Olaf Reimer, the other author on this paper, was a member of the EGRET team of NASA's Gamma Ray Observatory, and provided the essential insight into details of this experiment which was the main focus of this paper. Like Andrew and Igor, Olaf is now part of the Fermi Gamma Ray Observatory collaboration.

Do you foresee any social or political implications for your research?

Particle astrophysics, which has recently emerged as an interdisciplinary science, is flourishing nowadays. It was born in the early days of cosmic-ray physics about a century ago and then reborn twice more, first with the launch of the first X-ray telescopes, and then with the apparent discovery that the matter in the universe is dominated by something unknown, the dark matter.

The latter rebirth brought an army of particle physicists into astrophysics. Particle astrophysics is now a busy intersection between high-energy astrophysics, particle physics, and cosmology. It happens that our research, which started before the current boom in particle astrophysics, is currently at the forefront.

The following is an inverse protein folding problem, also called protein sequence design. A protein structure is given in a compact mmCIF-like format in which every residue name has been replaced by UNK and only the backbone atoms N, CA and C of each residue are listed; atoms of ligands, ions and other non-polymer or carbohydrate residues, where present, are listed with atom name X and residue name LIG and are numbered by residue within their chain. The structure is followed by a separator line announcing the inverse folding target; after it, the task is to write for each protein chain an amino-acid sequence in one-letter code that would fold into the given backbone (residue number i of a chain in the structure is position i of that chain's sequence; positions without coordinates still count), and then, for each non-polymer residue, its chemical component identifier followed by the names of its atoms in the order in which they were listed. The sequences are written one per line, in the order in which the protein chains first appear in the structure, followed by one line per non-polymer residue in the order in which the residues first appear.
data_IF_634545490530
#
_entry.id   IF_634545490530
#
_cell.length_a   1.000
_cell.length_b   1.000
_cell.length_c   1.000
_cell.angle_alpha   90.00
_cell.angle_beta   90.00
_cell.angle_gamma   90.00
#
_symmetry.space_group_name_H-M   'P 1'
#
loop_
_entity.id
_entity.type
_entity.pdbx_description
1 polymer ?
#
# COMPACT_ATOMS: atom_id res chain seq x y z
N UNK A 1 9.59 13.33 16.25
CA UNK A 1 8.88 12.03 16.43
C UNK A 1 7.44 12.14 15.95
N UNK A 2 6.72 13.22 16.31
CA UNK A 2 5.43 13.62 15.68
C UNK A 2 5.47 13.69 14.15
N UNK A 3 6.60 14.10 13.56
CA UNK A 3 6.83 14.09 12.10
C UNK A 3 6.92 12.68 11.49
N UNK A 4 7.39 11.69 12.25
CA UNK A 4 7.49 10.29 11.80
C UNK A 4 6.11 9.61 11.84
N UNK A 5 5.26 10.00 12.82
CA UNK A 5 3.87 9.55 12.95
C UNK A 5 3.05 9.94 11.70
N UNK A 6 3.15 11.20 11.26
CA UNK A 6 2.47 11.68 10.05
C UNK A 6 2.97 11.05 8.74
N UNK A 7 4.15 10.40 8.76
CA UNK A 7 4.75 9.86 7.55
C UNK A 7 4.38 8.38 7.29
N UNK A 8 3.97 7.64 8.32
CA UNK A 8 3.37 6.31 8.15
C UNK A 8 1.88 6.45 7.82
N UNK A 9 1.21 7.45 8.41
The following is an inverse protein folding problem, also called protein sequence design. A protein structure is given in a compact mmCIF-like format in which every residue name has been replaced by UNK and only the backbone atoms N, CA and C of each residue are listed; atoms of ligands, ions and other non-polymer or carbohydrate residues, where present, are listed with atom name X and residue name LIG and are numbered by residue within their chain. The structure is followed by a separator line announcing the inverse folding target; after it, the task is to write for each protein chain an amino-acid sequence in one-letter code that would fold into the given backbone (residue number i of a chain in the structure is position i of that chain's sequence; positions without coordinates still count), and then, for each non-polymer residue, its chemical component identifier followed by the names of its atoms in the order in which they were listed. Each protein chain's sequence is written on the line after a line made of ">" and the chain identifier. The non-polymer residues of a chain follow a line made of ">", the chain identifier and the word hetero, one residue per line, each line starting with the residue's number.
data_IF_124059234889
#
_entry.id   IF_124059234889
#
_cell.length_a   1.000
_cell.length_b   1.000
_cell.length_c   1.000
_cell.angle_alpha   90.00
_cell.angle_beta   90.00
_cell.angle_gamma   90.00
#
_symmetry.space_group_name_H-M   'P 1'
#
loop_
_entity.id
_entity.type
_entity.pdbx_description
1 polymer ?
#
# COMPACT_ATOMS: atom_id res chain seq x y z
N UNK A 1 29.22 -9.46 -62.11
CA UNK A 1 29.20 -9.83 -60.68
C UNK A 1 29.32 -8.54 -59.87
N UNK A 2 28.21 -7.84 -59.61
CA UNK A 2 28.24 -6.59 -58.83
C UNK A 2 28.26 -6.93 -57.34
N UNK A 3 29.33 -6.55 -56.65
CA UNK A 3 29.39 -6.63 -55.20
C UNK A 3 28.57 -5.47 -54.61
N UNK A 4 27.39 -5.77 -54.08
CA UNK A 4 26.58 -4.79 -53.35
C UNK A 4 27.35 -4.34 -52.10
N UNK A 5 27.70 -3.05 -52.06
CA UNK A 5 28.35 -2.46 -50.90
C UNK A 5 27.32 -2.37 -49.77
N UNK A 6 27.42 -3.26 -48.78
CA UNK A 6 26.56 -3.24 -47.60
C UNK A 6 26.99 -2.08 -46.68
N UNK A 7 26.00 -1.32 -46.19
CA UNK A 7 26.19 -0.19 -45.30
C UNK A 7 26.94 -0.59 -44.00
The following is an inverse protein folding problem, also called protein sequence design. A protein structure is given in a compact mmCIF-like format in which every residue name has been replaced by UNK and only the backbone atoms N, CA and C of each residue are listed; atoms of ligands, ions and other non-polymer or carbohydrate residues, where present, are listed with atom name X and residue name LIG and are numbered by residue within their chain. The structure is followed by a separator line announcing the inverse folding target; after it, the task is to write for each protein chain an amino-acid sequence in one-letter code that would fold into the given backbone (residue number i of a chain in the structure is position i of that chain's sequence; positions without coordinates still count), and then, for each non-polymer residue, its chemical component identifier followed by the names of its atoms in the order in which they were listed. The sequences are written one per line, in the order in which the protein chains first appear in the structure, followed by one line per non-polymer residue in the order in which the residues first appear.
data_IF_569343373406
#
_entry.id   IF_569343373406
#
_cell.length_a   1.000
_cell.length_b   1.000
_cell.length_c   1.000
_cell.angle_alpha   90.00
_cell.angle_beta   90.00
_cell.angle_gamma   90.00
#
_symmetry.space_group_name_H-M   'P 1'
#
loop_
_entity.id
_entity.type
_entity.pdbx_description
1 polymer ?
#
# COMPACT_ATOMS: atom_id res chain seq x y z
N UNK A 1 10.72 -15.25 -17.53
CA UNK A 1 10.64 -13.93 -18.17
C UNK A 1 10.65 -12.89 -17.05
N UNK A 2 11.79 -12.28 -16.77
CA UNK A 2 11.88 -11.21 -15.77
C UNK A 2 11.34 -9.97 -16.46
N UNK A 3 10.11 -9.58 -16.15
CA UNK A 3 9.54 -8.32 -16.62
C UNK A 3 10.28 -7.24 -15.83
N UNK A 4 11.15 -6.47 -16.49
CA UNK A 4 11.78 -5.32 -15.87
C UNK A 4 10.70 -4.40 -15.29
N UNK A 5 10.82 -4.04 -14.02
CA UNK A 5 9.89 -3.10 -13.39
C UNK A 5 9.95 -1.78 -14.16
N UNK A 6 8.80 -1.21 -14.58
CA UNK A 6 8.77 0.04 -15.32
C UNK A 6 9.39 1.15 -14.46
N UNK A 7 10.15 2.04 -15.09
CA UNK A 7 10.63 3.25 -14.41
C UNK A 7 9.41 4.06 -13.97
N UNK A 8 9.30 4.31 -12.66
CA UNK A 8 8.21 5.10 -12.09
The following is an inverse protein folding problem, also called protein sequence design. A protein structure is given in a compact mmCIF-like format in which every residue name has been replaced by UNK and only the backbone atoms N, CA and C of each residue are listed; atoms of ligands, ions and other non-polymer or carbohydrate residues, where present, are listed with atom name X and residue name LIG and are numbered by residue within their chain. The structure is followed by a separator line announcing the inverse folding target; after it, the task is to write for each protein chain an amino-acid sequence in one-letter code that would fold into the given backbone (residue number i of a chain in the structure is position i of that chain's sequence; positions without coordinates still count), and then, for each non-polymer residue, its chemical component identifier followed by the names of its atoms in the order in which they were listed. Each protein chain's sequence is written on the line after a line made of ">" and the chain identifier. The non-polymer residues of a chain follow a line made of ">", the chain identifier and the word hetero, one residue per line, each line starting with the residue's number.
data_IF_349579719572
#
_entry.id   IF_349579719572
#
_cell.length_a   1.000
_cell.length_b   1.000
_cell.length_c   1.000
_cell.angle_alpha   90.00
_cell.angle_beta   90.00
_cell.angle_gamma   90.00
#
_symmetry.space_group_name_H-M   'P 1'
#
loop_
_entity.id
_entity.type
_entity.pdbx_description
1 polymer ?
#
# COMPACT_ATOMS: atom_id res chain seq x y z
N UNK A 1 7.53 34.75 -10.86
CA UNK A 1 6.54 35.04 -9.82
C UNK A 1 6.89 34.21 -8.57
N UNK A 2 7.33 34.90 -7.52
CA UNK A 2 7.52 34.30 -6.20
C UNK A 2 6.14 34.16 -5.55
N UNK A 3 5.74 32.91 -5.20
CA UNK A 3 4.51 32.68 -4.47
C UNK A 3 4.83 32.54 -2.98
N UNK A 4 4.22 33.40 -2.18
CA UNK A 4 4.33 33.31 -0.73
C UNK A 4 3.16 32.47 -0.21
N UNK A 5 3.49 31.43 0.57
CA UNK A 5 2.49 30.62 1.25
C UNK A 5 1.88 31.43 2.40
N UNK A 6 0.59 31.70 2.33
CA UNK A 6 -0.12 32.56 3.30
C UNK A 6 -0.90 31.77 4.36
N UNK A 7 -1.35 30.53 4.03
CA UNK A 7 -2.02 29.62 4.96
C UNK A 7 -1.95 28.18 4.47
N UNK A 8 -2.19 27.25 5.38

The availability of computer resources and our free, but sophisticated code enables undergraduates, graduates, and postdocs from educational and scientific institutions from around the world to enter the fascinating field of astroparticle physics and conduct their own research at the leading edge.

Particularly satisfying for us was the influence this work had on the way this subject evolved; it goes beyond this particular paper and code, and affects the whole strategy by which the topic is approached.

Andrew W. Strong, Ph.D.
Max-Planck-Instituts für extraterrestrische Physik (MPE)
Garching, Germany
Web | Web

Igor V. Moskalenko, Ph.D.
Senior Staff Scientist
Hansen Experimental Physics Laboratory
& Kavli Institute for Particle Astrophysics and Cosmology
Stanford University
Stanford, CA, USA
Web

Olaf Reimer,Ph.D.
Professor and Chair of Experimental Astro- & Particle Physics
Institut für Astro- und Teilchenphysik
Leopold-Franzens-Universität Innsbruck
Innsbruck
Austria
&
Kavli Institute for Particle Astrophysics and Cosmology
Stanford University
Stanford, CA, USA
Web

KEYWORDS: SOUTHERN MILKY-WAY; SUPERNOVA-REMNANTS; CO SURVEY; RADIAL-DISTRIBUTION; HELIUM SPECTRA; MOLECULAR CLOUDS; ENERGY-SPECTRA; SOLAR MINIMUM; EMISSION; GALAXY.

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2009 : October 2009 - Emerging Research Fronts : Andrew Strong, Igor Moskalenko & Olaf Reimer: Exploration of the Milky Way Galaxy